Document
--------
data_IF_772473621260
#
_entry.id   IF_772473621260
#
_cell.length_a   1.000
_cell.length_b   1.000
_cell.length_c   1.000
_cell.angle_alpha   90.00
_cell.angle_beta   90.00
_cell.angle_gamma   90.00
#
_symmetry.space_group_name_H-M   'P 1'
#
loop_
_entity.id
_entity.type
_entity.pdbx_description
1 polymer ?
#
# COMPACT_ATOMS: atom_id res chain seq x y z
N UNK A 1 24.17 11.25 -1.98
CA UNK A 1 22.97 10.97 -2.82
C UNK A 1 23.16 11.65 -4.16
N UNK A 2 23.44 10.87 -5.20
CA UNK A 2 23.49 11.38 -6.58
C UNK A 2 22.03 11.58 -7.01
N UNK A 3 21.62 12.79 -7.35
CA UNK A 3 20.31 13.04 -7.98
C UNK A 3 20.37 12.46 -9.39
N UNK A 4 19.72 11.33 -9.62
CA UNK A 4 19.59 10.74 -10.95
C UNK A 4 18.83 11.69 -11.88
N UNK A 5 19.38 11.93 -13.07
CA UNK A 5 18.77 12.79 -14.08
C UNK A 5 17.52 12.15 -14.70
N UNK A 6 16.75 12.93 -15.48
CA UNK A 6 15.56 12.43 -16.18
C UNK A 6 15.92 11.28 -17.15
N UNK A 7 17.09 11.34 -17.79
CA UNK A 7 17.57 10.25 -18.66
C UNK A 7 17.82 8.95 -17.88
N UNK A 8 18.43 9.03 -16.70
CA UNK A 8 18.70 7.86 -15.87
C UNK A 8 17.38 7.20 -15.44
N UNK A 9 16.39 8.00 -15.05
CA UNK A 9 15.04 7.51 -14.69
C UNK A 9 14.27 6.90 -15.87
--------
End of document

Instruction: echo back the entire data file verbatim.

data_IF_772473621260
#
_entry.id   IF_772473621260
#
_cell.length_a   1.000
_cell.length_b   1.000
_cell.length_c   1.000
_cell.angle_alpha   90.00
_cell.angle_beta   90.00
_cell.angle_gamma   90.00
#
_symmetry.space_group_name_H-M   'P 1'
#
loop_
_entity.id
_entity.type
_entity.pdbx_description
1 polymer ?
#
# COMPACT_ATOMS: atom_id res chain seq x y z
N UNK A 1 24.17 11.25 -1.98
CA UNK A 1 22.97 10.97 -2.82
C UNK A 1 23.16 11.65 -4.16
N UNK A 2 23.44 10.87 -5.20
CA UNK A 2 23.49 11.38 -6.58
C UNK A 2 22.03 11.58 -7.01
N UNK A 3 21.62 12.79 -7.35
CA UNK A 3 20.31 13.04 -7.98
C UNK A 3 20.37 12.46 -9.39
N UNK A 4 19.72 11.33 -9.62
CA UNK A 4 19.59 10.74 -10.95
C UNK A 4 18.83 11.69 -11.88
N UNK A 5 19.38 11.93 -13.07
CA UNK A 5 18.77 12.79 -14.08
C UNK A 5 17.52 12.15 -14.70
N UNK A 6 16.75 12.93 -15.48
CA UNK A 6 15.56 12.43 -16.18
C UNK A 6 15.92 11.28 -17.15
N UNK A 7 17.09 11.34 -17.79
CA UNK A 7 17.57 10.25 -18.66
C UNK A 7 17.82 8.95 -17.88
N UNK A 8 18.43 9.03 -16.70
CA UNK A 8 18.70 7.86 -15.87
C UNK A 8 17.38 7.20 -15.44
N UNK A 9 16.39 8.00 -15.05
CA UNK A 9 15.04 7.51 -14.69
C UNK A 9 14.27 6.90 -15.87